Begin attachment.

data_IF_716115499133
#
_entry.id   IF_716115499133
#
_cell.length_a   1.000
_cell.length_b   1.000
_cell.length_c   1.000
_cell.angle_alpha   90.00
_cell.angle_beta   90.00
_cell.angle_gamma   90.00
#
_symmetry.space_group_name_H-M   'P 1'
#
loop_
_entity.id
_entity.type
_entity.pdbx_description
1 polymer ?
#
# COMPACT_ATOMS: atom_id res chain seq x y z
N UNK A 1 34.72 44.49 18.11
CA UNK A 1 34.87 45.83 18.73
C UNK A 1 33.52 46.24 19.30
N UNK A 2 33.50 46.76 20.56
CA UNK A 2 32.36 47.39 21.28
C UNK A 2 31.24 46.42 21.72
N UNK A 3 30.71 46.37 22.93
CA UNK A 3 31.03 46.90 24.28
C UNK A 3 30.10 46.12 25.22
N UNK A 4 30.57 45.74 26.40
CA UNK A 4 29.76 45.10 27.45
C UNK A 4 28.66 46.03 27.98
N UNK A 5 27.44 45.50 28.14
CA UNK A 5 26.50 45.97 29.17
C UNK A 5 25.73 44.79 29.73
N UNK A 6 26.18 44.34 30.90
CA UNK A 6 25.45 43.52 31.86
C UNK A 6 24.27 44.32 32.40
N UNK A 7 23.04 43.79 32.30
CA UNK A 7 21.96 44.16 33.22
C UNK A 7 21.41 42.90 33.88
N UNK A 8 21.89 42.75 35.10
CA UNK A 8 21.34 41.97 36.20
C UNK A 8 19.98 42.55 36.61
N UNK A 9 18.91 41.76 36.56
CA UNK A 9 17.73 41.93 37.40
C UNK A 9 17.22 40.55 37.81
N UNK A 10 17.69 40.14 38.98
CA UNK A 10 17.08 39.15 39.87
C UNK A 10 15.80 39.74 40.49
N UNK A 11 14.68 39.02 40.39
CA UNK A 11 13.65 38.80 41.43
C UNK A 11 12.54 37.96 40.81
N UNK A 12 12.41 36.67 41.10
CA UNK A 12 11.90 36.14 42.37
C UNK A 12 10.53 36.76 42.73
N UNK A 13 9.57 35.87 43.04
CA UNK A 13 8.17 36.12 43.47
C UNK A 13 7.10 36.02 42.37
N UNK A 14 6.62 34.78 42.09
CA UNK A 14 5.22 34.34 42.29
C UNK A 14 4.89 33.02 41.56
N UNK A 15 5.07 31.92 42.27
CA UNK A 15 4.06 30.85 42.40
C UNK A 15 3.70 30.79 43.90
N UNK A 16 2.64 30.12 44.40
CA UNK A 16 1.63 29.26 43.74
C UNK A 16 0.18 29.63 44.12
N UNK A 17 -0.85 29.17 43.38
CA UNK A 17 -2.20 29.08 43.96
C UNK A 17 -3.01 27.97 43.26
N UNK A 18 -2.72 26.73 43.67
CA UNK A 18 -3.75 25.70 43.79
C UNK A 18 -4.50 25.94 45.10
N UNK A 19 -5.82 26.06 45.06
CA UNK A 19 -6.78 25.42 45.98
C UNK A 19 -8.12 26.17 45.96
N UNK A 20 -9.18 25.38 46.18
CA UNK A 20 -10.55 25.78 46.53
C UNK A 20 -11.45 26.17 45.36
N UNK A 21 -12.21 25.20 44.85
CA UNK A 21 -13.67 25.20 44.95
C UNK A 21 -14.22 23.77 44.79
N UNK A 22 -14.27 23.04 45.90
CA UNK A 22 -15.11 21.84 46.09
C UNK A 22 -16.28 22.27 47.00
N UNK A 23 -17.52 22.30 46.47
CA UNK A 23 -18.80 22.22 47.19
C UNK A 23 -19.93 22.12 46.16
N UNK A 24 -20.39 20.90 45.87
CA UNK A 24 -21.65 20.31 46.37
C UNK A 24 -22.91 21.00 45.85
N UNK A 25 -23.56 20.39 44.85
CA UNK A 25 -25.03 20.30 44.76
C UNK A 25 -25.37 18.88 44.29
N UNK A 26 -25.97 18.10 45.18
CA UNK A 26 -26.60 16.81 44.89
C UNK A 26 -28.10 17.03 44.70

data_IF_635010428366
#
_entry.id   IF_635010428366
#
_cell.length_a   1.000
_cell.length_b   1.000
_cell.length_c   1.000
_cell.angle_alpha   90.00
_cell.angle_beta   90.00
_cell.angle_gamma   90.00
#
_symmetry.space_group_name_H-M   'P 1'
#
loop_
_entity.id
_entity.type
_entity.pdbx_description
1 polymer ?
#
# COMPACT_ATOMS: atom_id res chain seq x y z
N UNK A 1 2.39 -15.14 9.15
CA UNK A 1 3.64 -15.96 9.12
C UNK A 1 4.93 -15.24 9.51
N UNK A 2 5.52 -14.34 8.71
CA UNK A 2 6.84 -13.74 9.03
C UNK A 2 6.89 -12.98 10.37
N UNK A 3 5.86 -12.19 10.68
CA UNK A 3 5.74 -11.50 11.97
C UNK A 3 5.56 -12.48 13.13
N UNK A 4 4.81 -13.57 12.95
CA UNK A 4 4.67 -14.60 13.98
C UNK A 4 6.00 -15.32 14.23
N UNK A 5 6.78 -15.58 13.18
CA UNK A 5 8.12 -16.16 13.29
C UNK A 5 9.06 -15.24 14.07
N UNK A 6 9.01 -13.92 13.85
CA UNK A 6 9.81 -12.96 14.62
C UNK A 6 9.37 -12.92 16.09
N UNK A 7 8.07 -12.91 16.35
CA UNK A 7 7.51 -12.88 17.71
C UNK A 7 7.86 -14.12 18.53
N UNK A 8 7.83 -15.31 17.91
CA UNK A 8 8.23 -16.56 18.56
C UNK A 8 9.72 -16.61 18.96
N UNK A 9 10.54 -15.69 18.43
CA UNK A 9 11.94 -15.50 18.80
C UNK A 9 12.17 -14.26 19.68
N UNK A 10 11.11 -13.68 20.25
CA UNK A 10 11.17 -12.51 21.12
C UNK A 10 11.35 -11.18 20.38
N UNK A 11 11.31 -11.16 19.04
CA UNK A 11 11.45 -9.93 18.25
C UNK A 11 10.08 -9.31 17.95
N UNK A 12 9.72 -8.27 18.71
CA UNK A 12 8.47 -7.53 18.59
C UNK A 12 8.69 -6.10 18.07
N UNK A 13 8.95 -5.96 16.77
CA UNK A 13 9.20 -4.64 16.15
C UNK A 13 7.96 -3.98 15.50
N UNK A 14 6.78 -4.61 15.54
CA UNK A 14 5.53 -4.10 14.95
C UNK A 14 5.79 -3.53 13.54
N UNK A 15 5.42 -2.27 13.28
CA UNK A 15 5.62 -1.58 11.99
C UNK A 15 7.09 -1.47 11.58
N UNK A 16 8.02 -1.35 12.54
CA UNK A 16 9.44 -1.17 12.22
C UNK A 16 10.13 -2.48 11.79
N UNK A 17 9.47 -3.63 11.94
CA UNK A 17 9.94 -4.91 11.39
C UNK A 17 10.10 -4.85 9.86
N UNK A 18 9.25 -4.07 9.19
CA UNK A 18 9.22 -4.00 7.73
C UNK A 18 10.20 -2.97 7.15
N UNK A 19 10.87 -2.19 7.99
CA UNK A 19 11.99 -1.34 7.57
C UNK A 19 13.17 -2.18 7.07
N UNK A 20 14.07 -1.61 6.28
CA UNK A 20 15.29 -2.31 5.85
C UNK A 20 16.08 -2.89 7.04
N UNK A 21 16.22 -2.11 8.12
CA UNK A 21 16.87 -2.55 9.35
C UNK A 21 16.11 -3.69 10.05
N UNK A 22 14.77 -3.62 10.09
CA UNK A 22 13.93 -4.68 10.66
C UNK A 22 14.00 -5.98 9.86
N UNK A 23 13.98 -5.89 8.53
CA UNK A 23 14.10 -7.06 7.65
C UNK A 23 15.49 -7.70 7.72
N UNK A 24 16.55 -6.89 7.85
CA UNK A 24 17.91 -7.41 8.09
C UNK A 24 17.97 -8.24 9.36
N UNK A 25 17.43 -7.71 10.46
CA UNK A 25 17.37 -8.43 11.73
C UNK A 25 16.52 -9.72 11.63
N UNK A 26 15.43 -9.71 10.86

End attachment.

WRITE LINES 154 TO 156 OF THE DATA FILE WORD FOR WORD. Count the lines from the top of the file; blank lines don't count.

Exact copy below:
C UNK A 12 8.69 -6.10 18.07
N UNK A 13 8.95 -5.96 16.77
CA UNK A 13 9.20 -4.64 16.15